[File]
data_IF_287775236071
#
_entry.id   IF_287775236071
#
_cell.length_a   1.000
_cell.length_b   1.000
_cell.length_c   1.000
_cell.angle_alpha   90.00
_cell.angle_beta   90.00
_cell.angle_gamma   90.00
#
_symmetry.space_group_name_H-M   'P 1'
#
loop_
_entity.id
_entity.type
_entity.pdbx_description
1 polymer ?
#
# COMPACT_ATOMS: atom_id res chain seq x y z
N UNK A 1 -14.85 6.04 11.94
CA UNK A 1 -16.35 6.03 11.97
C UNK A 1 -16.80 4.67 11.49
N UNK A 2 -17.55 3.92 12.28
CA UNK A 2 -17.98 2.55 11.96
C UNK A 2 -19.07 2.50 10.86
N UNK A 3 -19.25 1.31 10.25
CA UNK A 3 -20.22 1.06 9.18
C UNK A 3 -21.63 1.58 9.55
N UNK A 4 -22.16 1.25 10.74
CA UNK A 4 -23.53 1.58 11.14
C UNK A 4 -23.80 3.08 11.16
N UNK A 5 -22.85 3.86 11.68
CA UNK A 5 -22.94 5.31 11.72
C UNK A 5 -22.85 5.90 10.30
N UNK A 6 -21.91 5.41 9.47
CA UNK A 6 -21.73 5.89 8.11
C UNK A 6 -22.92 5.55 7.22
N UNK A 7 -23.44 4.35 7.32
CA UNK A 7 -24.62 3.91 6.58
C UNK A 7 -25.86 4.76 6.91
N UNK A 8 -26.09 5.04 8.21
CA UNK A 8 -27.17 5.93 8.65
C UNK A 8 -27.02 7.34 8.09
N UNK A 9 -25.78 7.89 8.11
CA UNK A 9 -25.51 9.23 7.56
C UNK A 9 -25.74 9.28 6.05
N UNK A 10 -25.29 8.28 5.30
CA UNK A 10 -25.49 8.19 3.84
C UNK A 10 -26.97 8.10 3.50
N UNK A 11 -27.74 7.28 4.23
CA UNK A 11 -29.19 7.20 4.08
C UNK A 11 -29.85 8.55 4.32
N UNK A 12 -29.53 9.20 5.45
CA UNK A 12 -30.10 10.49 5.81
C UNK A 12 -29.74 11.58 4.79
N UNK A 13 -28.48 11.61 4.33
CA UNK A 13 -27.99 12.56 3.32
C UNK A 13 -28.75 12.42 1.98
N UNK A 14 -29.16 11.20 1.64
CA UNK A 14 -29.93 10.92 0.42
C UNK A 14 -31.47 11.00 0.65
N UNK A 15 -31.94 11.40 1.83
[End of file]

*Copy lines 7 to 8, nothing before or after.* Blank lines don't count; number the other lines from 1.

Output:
_cell.length_c   1.000
_cell.angle_alpha   90.00